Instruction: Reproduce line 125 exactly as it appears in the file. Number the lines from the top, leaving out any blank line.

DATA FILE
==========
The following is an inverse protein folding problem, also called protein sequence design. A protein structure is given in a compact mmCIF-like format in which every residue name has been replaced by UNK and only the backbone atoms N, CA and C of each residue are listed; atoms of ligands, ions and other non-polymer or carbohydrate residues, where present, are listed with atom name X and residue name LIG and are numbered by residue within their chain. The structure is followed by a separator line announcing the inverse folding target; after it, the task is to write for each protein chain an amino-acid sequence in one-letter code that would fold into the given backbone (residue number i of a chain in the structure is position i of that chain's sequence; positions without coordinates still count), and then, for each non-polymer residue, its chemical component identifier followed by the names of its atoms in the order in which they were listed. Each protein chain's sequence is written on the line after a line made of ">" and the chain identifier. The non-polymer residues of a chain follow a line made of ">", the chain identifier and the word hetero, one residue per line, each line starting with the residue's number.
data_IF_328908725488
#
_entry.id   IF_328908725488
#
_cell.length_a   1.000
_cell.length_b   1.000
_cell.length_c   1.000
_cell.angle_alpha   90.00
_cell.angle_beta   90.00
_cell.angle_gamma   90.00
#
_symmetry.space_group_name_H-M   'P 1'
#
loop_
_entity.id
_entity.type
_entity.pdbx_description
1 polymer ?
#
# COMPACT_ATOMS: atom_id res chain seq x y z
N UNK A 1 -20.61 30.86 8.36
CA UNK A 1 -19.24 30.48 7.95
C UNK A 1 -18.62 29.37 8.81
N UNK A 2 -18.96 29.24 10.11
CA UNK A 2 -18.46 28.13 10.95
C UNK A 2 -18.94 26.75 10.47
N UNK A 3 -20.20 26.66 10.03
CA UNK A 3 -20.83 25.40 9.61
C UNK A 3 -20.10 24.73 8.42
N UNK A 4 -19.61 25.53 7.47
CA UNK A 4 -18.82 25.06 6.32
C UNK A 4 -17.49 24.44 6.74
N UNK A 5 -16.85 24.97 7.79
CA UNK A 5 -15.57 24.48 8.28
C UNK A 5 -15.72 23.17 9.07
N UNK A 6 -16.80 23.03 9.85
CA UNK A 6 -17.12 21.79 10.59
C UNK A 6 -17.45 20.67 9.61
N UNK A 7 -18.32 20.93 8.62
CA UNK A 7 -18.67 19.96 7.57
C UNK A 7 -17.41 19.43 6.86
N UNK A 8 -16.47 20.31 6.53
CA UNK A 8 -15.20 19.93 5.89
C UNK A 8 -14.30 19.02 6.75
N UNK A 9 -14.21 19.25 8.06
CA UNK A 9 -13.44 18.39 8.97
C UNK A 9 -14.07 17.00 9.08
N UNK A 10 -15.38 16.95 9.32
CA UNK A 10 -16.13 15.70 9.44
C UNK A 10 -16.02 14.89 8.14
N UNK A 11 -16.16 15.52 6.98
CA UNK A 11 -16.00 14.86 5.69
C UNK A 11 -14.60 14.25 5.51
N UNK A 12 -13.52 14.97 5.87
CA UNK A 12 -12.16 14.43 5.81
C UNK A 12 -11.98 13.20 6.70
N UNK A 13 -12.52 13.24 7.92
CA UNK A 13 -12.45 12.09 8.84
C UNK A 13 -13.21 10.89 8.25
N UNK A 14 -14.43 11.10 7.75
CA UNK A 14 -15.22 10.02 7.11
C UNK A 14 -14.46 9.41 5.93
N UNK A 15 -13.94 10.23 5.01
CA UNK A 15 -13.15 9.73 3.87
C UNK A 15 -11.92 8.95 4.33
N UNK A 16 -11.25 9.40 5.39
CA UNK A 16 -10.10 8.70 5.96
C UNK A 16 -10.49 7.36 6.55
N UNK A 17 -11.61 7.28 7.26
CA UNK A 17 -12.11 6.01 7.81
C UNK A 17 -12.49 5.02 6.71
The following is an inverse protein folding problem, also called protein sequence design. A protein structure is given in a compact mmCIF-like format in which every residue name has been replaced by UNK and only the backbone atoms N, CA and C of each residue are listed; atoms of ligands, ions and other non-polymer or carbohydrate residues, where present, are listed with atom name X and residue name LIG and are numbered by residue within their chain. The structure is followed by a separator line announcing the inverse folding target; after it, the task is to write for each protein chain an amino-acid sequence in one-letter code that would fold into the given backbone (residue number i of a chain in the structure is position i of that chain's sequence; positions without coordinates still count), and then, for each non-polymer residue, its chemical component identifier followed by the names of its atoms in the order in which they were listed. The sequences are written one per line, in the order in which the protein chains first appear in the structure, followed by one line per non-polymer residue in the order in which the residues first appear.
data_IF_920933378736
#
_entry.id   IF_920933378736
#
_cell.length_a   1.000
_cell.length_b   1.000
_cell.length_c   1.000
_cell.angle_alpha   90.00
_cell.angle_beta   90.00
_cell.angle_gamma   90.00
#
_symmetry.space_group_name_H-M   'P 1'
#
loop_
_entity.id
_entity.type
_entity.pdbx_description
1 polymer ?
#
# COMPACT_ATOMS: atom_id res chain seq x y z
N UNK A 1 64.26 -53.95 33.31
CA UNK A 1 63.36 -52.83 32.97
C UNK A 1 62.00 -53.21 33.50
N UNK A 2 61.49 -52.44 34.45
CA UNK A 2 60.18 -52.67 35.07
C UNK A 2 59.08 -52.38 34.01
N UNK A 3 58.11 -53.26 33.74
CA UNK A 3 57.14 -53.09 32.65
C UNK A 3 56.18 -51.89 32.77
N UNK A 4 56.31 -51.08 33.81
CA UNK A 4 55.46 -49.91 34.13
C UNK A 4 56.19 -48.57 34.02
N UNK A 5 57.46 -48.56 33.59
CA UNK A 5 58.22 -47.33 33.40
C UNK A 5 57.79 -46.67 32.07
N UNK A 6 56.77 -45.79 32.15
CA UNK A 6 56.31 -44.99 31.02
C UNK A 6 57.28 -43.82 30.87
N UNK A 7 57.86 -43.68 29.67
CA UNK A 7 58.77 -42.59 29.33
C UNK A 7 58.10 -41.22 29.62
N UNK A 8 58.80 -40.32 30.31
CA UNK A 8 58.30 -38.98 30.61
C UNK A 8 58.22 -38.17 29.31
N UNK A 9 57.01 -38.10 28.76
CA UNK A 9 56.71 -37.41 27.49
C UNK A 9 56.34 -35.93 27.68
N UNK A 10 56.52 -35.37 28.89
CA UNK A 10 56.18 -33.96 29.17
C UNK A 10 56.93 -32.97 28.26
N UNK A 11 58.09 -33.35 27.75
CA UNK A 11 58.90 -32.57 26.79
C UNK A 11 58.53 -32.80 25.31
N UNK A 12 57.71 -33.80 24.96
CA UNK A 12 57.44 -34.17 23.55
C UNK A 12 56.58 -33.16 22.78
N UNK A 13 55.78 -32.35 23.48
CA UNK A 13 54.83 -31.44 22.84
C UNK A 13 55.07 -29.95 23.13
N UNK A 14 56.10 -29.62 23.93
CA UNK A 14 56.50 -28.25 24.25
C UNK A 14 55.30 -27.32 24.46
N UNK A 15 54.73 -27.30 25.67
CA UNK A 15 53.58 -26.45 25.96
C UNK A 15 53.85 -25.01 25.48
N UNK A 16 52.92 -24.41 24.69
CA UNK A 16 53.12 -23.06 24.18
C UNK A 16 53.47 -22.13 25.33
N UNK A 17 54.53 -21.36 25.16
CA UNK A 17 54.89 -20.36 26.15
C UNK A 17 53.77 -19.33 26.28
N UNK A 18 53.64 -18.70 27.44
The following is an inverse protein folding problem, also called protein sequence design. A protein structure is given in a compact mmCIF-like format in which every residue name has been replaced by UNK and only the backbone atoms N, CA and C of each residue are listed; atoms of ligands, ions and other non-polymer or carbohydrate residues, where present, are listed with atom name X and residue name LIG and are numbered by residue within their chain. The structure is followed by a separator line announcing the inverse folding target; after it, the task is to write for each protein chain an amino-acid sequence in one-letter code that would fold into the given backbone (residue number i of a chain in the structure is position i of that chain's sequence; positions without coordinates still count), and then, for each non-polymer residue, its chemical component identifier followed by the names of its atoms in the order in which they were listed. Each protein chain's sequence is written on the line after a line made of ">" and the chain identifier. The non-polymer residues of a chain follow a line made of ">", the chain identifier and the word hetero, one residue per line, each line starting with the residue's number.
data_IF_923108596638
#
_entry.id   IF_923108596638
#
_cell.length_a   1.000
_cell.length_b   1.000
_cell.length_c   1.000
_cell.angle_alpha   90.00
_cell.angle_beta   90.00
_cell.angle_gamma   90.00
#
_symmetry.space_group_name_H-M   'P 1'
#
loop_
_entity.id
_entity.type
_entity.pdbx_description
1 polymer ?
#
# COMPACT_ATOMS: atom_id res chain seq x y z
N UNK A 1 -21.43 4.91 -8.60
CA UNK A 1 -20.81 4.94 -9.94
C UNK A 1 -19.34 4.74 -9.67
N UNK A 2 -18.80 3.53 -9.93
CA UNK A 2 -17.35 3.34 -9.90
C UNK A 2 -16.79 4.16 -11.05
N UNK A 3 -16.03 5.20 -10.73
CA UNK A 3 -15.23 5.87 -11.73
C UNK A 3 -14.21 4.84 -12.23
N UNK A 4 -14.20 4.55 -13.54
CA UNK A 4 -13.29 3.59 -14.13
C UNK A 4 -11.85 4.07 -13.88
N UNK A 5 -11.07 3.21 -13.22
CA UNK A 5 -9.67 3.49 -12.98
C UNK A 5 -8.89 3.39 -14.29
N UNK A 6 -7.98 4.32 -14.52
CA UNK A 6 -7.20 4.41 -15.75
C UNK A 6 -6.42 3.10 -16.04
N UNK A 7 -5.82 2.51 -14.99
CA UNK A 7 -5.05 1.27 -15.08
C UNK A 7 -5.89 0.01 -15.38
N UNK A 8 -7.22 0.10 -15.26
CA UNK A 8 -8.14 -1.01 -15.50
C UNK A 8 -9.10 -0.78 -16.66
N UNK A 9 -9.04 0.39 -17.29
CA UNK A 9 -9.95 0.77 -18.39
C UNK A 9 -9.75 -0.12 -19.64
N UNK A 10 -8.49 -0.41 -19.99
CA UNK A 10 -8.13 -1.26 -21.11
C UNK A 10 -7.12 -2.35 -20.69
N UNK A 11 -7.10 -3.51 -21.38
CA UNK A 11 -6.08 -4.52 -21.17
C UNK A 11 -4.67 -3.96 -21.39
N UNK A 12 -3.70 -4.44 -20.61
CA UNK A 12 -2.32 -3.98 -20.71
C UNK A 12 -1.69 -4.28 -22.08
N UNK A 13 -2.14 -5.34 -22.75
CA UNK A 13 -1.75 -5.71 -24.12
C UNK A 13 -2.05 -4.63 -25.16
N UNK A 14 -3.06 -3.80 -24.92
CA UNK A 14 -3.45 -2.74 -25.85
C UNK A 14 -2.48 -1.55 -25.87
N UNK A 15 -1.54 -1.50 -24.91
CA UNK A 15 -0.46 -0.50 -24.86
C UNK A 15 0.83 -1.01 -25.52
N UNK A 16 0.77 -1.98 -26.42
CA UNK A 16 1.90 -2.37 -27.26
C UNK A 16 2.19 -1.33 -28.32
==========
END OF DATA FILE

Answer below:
CA UNK A 11 58.90 -32.57 26.79